Dynegy Inc. (DYN) extended for a second time the deadline for its distressed-debt exchange, which would swap as much as $1.25 billion of its outstanding notes for cash and new securities with lower face value.
Bondholders tendered $90.8 million as of yesterday, the Houston-based company said in an Oct. 20 statement, or 7.3 percent of the total amount the company is seeking to exchange. On Oct. 13, the original deadline for the offer, bondholders had tendered $100.5 million of notes, or 8 percent of the total amount sought.
The third-largest independent U.S. power producer offered its bondholders cash and new debt worth 28 percent to 60 percent less than the face value of their notes in an exchange meant to avoid default. The new deadline for holders to swap their debt is Oct. 27 at midnight, New York time.
“It gives us more time to continue conversations with bondholders,” Katy Sullivan, a Dynegy spokeswoman, said in a telephone interview. “This extension doesn’t change the terms of the offer. There are lots of possibilities in terms of managing the debt and we’re exploring a range of options.”
The company’s $550 million of 7.5 percent senior unsecured bonds due June 2015 rose 1.25 cents to 70 cents on the dollar at 9:25 a.m. in New York, according to Trace, the bond-price reporting system of the Financial Industry Regulatory Authority. Holders of that debt were offered 72 cents on the dollar if they exchanged those securities by Sept. 28, or 67 cents if swapped by the original Oct. 13 deadline.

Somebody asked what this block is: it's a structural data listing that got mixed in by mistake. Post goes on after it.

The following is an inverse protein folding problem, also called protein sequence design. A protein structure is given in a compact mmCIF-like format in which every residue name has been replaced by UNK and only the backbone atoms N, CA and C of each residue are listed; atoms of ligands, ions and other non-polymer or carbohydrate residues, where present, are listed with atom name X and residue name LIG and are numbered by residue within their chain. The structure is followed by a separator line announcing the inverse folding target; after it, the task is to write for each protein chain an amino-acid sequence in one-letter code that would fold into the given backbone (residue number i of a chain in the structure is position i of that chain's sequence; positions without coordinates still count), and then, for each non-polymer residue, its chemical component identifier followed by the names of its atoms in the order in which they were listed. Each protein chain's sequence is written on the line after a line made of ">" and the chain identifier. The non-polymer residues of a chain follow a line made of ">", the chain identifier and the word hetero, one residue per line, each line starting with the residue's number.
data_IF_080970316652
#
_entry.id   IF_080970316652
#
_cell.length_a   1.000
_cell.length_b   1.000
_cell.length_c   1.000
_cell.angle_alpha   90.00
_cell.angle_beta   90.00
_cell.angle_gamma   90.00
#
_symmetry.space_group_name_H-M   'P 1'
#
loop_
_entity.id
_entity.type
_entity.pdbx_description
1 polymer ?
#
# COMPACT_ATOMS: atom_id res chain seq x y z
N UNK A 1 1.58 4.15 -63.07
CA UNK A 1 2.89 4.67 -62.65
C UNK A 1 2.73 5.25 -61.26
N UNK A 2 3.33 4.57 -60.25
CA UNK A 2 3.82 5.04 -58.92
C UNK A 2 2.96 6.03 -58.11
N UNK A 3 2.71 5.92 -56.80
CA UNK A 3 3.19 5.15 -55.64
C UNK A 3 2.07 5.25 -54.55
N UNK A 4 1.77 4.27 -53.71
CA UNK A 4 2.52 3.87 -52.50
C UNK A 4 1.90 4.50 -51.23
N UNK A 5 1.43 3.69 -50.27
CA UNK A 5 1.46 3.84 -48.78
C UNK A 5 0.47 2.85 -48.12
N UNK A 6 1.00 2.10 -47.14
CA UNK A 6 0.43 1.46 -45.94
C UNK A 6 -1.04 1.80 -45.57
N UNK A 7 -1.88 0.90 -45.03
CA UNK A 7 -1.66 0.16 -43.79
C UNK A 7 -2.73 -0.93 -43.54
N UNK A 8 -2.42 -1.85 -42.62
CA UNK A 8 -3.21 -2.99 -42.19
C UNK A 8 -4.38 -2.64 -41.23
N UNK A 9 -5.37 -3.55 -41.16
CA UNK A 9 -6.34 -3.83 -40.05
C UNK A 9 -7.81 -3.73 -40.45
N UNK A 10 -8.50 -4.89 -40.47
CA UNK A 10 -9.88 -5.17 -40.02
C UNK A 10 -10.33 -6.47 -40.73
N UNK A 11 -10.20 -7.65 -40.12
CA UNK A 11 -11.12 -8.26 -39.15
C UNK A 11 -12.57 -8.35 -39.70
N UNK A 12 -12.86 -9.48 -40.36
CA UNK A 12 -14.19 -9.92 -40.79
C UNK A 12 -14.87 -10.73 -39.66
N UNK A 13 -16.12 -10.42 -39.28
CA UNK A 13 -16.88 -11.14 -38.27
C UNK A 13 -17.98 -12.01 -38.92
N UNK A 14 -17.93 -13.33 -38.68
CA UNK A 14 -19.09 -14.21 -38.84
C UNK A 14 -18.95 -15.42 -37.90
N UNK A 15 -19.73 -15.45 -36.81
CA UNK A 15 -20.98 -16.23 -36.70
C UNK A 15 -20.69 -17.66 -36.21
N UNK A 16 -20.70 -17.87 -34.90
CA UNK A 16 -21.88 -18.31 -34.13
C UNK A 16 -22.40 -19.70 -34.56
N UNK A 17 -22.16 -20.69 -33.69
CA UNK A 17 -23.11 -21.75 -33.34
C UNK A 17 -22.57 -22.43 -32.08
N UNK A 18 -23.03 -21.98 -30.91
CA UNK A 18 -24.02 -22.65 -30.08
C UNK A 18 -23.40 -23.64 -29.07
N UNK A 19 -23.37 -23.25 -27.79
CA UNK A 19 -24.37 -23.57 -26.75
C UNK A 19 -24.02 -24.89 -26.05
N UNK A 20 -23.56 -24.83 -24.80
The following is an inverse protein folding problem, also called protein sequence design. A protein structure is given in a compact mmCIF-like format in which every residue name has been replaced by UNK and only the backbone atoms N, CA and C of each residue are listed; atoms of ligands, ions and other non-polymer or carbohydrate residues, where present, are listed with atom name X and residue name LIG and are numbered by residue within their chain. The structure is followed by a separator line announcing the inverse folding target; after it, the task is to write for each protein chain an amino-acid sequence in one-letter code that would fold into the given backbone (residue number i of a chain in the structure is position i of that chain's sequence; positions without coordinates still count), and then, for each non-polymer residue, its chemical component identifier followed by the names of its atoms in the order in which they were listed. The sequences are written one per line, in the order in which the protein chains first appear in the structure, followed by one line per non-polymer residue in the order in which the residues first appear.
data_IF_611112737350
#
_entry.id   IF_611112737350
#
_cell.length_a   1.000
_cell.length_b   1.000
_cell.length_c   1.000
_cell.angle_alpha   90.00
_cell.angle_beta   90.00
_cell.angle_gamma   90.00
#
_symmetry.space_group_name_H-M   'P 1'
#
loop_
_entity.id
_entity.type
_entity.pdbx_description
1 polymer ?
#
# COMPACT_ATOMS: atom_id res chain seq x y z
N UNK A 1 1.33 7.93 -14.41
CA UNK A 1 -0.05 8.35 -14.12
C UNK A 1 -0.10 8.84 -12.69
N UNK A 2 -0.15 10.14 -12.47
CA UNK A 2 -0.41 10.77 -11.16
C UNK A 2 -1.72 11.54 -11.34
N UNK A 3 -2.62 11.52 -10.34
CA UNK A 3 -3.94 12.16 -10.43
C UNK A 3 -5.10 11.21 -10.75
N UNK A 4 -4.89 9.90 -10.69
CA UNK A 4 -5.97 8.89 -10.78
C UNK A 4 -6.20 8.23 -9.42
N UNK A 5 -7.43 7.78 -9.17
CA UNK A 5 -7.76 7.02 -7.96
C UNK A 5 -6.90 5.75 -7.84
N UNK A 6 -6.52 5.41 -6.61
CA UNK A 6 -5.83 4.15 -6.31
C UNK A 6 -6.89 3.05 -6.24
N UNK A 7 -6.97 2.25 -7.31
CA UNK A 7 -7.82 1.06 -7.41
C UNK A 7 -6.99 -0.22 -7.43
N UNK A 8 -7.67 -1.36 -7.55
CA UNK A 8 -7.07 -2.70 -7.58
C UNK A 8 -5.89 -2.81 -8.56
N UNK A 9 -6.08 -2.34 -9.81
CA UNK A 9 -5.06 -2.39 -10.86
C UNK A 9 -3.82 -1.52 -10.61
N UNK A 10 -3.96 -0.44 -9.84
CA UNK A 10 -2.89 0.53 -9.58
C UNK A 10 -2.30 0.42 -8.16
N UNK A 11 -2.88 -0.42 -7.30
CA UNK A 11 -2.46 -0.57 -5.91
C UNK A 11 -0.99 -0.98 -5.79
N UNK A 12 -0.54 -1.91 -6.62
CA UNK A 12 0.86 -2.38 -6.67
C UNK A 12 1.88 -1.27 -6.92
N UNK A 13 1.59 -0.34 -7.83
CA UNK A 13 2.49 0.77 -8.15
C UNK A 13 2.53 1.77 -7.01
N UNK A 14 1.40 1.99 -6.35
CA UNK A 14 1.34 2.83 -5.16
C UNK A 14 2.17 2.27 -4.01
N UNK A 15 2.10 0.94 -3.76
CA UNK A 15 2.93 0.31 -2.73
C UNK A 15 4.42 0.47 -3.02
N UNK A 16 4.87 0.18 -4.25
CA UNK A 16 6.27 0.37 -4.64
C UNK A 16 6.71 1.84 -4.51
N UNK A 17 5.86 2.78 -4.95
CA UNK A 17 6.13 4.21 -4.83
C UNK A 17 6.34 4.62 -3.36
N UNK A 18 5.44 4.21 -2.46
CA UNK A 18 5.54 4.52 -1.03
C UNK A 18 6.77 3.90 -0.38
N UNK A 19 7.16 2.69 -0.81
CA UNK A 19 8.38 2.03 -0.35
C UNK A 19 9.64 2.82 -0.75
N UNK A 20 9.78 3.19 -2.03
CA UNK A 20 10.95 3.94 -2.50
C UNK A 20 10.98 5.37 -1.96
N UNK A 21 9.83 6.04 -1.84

Franklin Advisers Inc. of San Mateo, California, is the largest Dynegy bondholder, owning notes with a face value of at least $1.13 billion, and second-largest shareholder, according to data compiled by Bloomberg. Its parent, Franklin Resources Inc., announced a 10.5 percent equity stake in the company in an Oct. 11 regulatory filing. Icahn Capital LP is the largest shareholder, the data show.
Matthew Walsh, a Franklin spokesman, didn’t immediately return a call seeking comment. NRG Energy Inc. and Calpine Corp. are the largest independent U.S. power producers.
Dynegy said July 10 it would restructure the company in order to avoid violating an earnings-to-interest covenant in its loan agreement. The company created two units, one owning eight natural gas-fired power generation facilities and another owning a group of six coal-fired facilities, both of which would be “bankruptcy remote,” insulating them if affiliates become insolvent, according to a statement.
Avenue Investments LP sued Dynegy on Sept. 21, claiming Dynegy stole assets from holders of $3.6 billion in notes in the restructuring.
The bondholders are seeking to undo the transaction, calling it a “fraudulent conveyance” that removed the coal- fired power plants from the reach of lenders and transferred them to shareholders, according to the lawsuit filed in New York State Supreme Court. Dynegy’s Sullivan said at the time that the company doesn’t comment on pending litigation.
If the power producer doesn’t garner sufficient interest in the distressed-debt exchange then it would risk a default since its coal and gas units don’t have enough money to pay the interest on the outstanding bonds, Andy DeVries, an analyst for independent debt research firm CreditSights Inc. in New York, said in an Oct. 16 telephone interview.
Dynegy rose 5.6 percent to $3.61 at 12:31 p.m. New York time. The stock, which traded above $50 in 2007, peaked for this year at $6.64 on July 13.
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